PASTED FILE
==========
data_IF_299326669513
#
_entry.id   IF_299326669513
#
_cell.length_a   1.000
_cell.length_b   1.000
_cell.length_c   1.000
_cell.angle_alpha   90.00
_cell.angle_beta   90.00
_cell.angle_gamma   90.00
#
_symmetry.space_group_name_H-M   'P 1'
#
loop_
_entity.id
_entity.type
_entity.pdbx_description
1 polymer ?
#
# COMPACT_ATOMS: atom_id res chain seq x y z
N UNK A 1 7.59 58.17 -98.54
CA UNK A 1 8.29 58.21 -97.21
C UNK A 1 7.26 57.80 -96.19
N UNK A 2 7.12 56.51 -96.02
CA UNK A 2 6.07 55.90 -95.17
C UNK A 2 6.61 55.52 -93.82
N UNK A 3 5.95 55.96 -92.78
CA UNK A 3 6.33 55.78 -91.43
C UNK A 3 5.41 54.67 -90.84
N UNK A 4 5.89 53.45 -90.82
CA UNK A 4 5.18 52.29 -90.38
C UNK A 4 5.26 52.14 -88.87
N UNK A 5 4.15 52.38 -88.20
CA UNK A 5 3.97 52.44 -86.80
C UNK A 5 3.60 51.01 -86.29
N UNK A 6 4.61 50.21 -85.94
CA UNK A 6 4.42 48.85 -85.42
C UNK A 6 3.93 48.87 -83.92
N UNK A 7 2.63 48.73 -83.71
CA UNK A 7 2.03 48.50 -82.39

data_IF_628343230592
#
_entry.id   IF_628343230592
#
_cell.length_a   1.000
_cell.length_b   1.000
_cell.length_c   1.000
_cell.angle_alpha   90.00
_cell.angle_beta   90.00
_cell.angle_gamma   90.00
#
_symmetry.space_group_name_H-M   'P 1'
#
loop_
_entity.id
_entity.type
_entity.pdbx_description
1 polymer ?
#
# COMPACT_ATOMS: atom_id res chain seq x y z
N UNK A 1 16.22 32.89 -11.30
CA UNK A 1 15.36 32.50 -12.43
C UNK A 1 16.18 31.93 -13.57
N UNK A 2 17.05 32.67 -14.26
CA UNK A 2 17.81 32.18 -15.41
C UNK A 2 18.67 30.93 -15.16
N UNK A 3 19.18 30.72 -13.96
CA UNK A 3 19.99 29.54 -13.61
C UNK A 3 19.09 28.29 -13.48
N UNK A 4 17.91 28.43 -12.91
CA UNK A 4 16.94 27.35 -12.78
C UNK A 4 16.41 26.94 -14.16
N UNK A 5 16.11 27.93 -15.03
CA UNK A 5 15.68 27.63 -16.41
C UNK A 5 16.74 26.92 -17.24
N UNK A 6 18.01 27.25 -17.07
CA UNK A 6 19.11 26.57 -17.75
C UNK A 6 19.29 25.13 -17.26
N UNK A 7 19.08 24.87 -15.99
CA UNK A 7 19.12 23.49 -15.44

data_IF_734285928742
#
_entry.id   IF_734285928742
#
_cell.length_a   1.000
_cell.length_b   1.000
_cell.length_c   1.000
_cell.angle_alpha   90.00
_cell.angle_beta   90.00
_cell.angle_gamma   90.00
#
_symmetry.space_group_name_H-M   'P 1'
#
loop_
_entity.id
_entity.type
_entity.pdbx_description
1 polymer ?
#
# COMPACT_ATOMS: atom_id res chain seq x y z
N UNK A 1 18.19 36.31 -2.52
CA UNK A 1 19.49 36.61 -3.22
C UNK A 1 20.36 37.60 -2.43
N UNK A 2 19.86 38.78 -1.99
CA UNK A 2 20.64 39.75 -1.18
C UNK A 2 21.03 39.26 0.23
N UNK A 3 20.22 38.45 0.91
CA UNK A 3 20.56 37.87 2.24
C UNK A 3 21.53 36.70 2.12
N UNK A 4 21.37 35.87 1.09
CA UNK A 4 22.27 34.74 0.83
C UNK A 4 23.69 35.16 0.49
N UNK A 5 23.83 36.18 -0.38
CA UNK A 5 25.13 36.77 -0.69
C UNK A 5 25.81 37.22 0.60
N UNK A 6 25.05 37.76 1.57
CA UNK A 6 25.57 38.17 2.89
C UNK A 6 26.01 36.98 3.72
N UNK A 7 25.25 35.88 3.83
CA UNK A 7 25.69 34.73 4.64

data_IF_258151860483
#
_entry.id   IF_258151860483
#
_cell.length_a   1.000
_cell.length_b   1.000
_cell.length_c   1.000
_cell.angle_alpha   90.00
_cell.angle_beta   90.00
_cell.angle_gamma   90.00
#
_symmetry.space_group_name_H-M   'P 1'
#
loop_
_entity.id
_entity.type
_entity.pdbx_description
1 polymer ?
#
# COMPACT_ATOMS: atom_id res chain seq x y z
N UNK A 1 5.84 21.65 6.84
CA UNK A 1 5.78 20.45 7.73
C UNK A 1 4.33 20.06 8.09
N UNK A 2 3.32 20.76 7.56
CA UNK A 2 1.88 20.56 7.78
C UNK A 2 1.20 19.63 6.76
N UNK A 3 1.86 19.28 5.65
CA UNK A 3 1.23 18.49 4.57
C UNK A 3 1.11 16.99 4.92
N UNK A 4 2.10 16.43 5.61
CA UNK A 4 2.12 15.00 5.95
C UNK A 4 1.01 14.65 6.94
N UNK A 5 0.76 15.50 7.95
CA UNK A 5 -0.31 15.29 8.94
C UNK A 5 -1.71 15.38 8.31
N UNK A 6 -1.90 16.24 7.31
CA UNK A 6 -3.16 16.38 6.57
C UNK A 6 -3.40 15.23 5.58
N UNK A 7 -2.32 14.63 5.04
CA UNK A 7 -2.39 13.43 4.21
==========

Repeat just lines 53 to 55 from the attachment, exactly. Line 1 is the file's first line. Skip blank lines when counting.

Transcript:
#
loop_
_entity.id